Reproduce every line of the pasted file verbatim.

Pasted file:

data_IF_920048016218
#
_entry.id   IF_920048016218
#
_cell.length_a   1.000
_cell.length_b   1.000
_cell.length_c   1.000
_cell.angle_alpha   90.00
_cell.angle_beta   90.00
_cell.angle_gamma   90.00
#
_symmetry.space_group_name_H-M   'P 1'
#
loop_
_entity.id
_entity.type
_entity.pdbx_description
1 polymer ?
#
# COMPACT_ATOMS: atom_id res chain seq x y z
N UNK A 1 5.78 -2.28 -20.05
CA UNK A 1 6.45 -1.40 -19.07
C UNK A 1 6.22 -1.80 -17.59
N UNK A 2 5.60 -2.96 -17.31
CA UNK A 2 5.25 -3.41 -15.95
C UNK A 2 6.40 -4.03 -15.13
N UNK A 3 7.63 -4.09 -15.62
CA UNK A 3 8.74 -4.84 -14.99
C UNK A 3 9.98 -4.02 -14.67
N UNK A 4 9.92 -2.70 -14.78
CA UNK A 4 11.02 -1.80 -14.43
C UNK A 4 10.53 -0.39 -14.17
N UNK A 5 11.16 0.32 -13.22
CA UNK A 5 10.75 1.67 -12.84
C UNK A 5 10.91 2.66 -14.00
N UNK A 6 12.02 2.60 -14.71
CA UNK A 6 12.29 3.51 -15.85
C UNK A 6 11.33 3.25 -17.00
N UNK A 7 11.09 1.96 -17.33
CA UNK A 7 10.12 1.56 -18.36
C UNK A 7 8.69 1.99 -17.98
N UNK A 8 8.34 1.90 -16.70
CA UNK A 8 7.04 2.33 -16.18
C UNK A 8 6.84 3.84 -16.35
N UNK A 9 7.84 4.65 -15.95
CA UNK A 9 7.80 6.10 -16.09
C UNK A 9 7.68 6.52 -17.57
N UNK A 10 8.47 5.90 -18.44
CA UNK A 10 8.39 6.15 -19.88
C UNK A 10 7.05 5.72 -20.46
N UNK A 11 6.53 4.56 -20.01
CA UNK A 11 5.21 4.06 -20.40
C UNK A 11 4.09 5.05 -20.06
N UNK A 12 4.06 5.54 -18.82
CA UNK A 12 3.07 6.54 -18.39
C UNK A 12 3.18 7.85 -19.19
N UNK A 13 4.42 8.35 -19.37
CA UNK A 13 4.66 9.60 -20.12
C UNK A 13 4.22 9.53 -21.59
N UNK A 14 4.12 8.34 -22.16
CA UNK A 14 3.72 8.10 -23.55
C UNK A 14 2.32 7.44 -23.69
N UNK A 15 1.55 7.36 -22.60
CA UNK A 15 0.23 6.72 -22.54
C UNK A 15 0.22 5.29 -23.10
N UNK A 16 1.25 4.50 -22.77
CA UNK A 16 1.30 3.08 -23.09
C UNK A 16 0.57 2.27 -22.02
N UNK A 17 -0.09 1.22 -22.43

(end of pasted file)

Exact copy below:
data_IF_920048016218
#
_entry.id   IF_920048016218
#
_cell.length_a   1.000
_cell.length_b   1.000
_cell.length_c   1.000
_cell.angle_alpha   90.00
_cell.angle_beta   90.00
_cell.angle_gamma   90.00
#
_symmetry.space_group_name_H-M   'P 1'
#
loop_
_entity.id
_entity.type
_entity.pdbx_description
1 polymer ?
#
# COMPACT_ATOMS: atom_id res chain seq x y z
N UNK A 1 5.78 -2.28 -20.05
CA UNK A 1 6.45 -1.40 -19.07
C UNK A 1 6.22 -1.80 -17.59
N UNK A 2 5.60 -2.96 -17.31
CA UNK A 2 5.25 -3.41 -15.95
C UNK A 2 6.40 -4.03 -15.13
N UNK A 3 7.63 -4.09 -15.62
CA UNK A 3 8.74 -4.84 -14.99
C UNK A 3 9.98 -4.02 -14.67
N UNK A 4 9.92 -2.70 -14.78
CA UNK A 4 11.02 -1.80 -14.43
C UNK A 4 10.53 -0.39 -14.17
N UNK A 5 11.16 0.32 -13.22
CA UNK A 5 10.75 1.67 -12.84
C UNK A 5 10.91 2.66 -14.00
N UNK A 6 12.02 2.60 -14.71
CA UNK A 6 12.29 3.51 -15.85
C UNK A 6 11.33 3.25 -17.00
N UNK A 7 11.09 1.96 -17.33
CA UNK A 7 10.12 1.56 -18.36
C UNK A 7 8.69 1.99 -17.98
N UNK A 8 8.34 1.90 -16.70
CA UNK A 8 7.04 2.33 -16.18
C UNK A 8 6.84 3.84 -16.35
N UNK A 9 7.84 4.65 -15.95
CA UNK A 9 7.80 6.10 -16.09
C UNK A 9 7.68 6.52 -17.57
N UNK A 10 8.47 5.90 -18.44
CA UNK A 10 8.39 6.15 -19.88
C UNK A 10 7.05 5.72 -20.46
N UNK A 11 6.53 4.56 -20.01
CA UNK A 11 5.21 4.06 -20.40
C UNK A 11 4.09 5.05 -20.06
N UNK A 12 4.06 5.54 -18.82
CA UNK A 12 3.07 6.54 -18.39
C UNK A 12 3.18 7.85 -19.19
N UNK A 13 4.42 8.35 -19.37
CA UNK A 13 4.66 9.60 -20.12
C UNK A 13 4.22 9.53 -21.59
N UNK A 14 4.12 8.34 -22.16
CA UNK A 14 3.72 8.10 -23.55
C UNK A 14 2.32 7.44 -23.69
N UNK A 15 1.55 7.36 -22.60
CA UNK A 15 0.23 6.72 -22.54
C UNK A 15 0.22 5.29 -23.10
N UNK A 16 1.25 4.50 -22.77
CA UNK A 16 1.30 3.08 -23.09
C UNK A 16 0.57 2.27 -22.02
N UNK A 17 -0.09 1.22 -22.43